Profitability challenges abound for livestock operations and input suppliers
Strong global demand for feed grains, COVID-19 shutdowns, supply chain disruptions, flooding and drought were just some of the major challenges livestock input suppliers and producers faced in 2021. The tight feed grain supply in western Canada combined with the smallest Canadian hay crop since 1950 has forced the livestock industry to get creative with rations, increasing demand for supplements and feed additives. Large increases in prices of lumber and metal have led to higher prices for building materials, causing producers to re-evaluate investments. Recent patterns in livestock input prices are indicative of future trends in profitability.
Higher feed costs lowering overall producer margins
Despite record corn yields in eastern Canada, the decline of 35% in overall Canadian barley production created major challenges for feed mills to source domestic feed grains. According to AAFC, in response, corn imports from the U.S. into western Canada are expected to reach a record level of four million tonnes for the 2021/22 crop year. Tight global feedstocks and elevated market uncertainty due to the ongoing war in Ukraine have generated questions about the availability and cost of feed grains moving forward. The net impact is that ration costs have risen over 50% since mid-2020, and western hay prices have increased 80% (Figure 1).
Figure 1: Rising feed grain prices have pushed up livestock feed ration costs
In response to the high feed costs and the challenge of lower feed quality, demand for feed supplements into rations has increased. According to Alberta farm input data, stronger demand led to a moderate average price increase for supplements of 3.5% in February 2022 (Figure 2). Supplements have allowed livestock operations to use lower quality feed, stretch feed supplies and budgets while maintaining livestock dietary requirements. Note that the YoY price increase does not fully capture the impact of dry conditions in the Prairies. Feedlot supplement prices rose 17% in August 2021 over the previous month as poor pasture conditions forced ranchers to move calves early.
Figure 2: Feed supplements trending higher for all livestock sectors
Supply chain challenges have created significant price volatility for building supplies and equipment
Building material prices have been another challenge for the livestock sector. Over the past year, lumber and steel markets have experienced significant shifts, creating wild swings in prices for fencing and equipment (Figure 3). Lumber prices doubled in the summer of 2021 and were 23% higher YoY in February 2022. Barbed wire is up 30%, fence posts and rebar are up 10%, while concrete is down 1%. Rising lumber and steel costs have impacted construction costs of new barns and farm buildings.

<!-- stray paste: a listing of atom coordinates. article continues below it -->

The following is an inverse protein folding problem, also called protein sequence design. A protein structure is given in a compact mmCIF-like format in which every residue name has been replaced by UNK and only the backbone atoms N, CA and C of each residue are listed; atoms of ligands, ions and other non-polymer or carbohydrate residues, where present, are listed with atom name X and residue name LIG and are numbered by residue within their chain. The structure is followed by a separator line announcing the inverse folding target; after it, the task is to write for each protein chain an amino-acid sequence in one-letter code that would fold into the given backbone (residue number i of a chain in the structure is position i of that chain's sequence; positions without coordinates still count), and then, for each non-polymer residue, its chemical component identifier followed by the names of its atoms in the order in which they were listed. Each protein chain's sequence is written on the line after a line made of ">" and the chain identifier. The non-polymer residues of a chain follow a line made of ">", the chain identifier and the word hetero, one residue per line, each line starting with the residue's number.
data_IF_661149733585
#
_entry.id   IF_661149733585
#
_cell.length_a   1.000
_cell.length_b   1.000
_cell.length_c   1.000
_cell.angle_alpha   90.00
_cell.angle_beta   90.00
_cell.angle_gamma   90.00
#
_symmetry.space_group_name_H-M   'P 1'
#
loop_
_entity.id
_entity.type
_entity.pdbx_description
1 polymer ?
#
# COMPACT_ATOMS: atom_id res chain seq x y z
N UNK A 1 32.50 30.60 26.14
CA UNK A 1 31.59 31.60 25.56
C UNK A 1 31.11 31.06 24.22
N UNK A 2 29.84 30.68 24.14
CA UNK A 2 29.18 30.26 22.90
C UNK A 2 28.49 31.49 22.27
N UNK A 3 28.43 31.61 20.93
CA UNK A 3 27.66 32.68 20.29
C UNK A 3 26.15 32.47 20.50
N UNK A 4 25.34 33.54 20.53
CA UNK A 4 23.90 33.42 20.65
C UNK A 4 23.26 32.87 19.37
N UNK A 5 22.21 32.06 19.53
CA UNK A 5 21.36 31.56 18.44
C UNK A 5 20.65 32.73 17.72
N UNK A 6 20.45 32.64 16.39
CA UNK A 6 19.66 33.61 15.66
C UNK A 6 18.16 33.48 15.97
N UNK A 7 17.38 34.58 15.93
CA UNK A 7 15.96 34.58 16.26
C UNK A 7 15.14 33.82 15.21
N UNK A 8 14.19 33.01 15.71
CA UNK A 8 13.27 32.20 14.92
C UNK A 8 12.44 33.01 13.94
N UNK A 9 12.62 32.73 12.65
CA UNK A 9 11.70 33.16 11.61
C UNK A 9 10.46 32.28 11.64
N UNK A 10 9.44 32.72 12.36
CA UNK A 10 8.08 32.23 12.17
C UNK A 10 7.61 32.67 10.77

Round balers are only up 3% as baler demand dropped due to last year’s drought. However, prices on barbed wire and fence posts had a huge run-up through 2021 due to high lumber and steel prices. Investment opportunities are likely to soften through the next 12 months. Higher interest rates are making infrastructure investments more expensive, while supply chain challenges continue to add significant costs to machinery and equipment. Livestock producers may delay investments due to tighter margins over the past 3 years.
Figure 3: Building, fencing supplies and equipment
What should livestock input suppliers expect for the remainder of 2022
Livestock input suppliers have navigated a very volatile market in 2021, which has resulted in large shifts in producers’ costs and investment opportunities. Large 2022 crops in North America would bring some relief to feed grain prices and help to improve overall margins in the livestock sector. Nonetheless, feed grain prices are expected to remain historically high and margins to be tight, limiting opportunities for livestock input suppliers to pass on additional costs.
In addition, the clouds over the profitability outlook are not likely to lead to a significant expansion of livestock numbers in Canada. Market opportunities for input suppliers are likely to trend sideways or decrease due to lower inventories of cattle and hogs. Conversely, dairy and poultry market opportunities are expected to expand as demand for foodservices rebounds. The spread of Avian flu adds uncertainty to the outlook for poultry operations in 2022.
Over the next three weeks, updates to our 2022 outlooks for grain, oilseed and pulse, dairy and cattle and hog sectors to provide additional insights into profitability expectations.
Leigh Anderson is a Senior Economist at FCC with experience in agricultural markets and risk. He specializes in monitoring and analyzing FCC’s portfolio, industry health and providing industry risk analysis. In addition to his speaking engagements on agriculture and economics, Leigh is a regular contributor to the FCC Economics blog.
Leigh came to FCC in 2015, joining the Economics team. Prior to FCC, he worked in the policy branch of the Saskatchewan Ministry of Agriculture. He holds a master’s degree in agricultural economics from the University of Saskatchewan.